New Fuel Cells Seen in Near Future

Scientists and engineers around the world are making significant progress in harnessing an energy source that could significantly reduce our dependence on fossil fuels.

That's a little bit of good news at a time when the United States is gearing up for what could be a decades-long war against international terrorism Battles will likely be fought in some of the troubled regions of the globe that now supply oil to fuel the industrial world, and it's not unlikely that supplies will become limited and prices will skyrocket.

That doesn't rank up there with worries about the loss of lives, of course, but the time has never been better for the country to redouble its efforts to reduce its dependence on petroleum.

Inexhaustible, Versatile, Powerful

Now would be a good time for someone to come up with a gadget that could turn out electricity without polluting the air, use an inexhaustible energy source, and be versatile enough to power everything from our cell phones to our automobiles to our factories.

It sounds too good to be true, and it maybe it is, but fuel cells that convert hydrogen — the most abundant element in the universe — directly to electricity with no pollution could fit the bill. Such devices have been around for awhile. Since the 1960s, they have provided the electricity to power the instruments aboard various spacecraft, but they've been too expensive and too weak to do much for the rest of us.

Yet just about every major automobile manufacturer, and numerous companies involved in supplying energy, plus a wide range of research institutions, and the U.S. Defense Department, are betting that's going to change. They are spending billions on research.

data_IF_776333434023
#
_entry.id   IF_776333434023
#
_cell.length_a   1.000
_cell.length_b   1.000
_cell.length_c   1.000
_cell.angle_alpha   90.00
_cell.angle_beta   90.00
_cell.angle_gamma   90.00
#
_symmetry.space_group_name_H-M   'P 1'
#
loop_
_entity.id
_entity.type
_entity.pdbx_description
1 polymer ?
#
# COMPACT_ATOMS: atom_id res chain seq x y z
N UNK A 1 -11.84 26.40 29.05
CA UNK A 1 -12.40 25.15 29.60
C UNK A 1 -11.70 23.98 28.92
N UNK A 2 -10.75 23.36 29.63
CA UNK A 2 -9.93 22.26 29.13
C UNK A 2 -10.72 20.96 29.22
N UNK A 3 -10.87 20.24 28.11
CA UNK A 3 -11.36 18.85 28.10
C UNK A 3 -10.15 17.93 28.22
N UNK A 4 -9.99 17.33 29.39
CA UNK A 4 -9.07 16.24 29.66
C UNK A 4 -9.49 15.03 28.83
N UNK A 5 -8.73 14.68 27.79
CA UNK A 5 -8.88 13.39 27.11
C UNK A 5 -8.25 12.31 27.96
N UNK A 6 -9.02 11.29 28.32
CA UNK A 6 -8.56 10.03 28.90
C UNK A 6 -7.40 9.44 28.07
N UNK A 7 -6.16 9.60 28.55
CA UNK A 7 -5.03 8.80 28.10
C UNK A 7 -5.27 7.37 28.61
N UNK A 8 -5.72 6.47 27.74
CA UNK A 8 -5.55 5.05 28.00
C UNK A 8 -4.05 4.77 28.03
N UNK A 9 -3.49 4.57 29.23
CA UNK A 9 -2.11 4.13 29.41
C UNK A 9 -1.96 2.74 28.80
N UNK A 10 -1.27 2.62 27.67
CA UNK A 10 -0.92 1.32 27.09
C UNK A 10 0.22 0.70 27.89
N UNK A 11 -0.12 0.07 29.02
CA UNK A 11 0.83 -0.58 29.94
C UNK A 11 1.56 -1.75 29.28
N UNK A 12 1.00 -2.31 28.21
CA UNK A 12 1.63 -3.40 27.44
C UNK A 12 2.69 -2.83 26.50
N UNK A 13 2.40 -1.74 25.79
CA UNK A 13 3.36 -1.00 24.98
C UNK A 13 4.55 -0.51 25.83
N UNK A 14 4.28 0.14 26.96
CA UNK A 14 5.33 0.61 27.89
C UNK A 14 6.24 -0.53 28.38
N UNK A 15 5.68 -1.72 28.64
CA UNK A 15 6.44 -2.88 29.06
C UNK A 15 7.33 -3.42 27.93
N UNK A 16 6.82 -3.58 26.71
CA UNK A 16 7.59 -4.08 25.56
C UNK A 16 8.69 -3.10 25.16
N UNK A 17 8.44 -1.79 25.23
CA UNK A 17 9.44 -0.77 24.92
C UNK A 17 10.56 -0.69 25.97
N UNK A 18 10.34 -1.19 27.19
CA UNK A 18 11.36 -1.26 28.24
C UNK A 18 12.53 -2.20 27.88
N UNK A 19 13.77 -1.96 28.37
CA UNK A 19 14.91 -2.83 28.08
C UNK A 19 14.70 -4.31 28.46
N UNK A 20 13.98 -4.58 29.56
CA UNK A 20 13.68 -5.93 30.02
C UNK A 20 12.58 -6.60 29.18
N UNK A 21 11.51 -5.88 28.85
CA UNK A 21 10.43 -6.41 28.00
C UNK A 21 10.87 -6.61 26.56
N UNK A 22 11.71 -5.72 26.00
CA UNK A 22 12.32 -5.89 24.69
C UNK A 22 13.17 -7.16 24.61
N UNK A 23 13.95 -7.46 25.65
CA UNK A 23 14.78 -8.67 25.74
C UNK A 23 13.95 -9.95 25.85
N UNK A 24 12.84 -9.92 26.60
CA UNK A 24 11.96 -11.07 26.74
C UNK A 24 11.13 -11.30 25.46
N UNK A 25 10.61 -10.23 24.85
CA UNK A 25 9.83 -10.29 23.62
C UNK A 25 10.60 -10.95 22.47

Here's why hydrogen is so promising as an energy source: It really packs a wallop, with about three times as much energy by weight as gasoline. When used in a fuel cell to produce electricity, its byproducts are water that is pure enough to drink, and heat that can be used for other purposes.

But here's the down side: Hydrogen is expensive and difficult to isolate. And the atoms in hydrogen gas are so sparse it's difficult to pack enough of them in a small space — like a fuel tank — to do much good, and it can be highly flammable. Plus, if you had a car powered by hydrogen, you couldn't drive into your neighborhood gas station and fill 'er up.

A Non-Hydrogen Cell

So the drive to develop cars that can run on hydrogen has been hindered by a Catch-22 conundrum. Not many folks are likely to put out big bucks to buy a car that runs on a fuel that isn't available. And no one is likely to build the costly supply lines and filling stations until a lot of cars are out there that run on hydrogen.

That has led to a compromise. The main avenue of research these days is directed at using the hydrogen that is already available in commonly used fuels, like gasoline, methanol or diesel, to power fuel cells. But that entails "reforming" the fuel, either under the hood of the car or at the filling station, to extract the hydrogen and feed it to the fuel cell. That has turned out to be expensive and challenging, but industry leaders like DaimlerChrysler and Ford have proved that it can be done.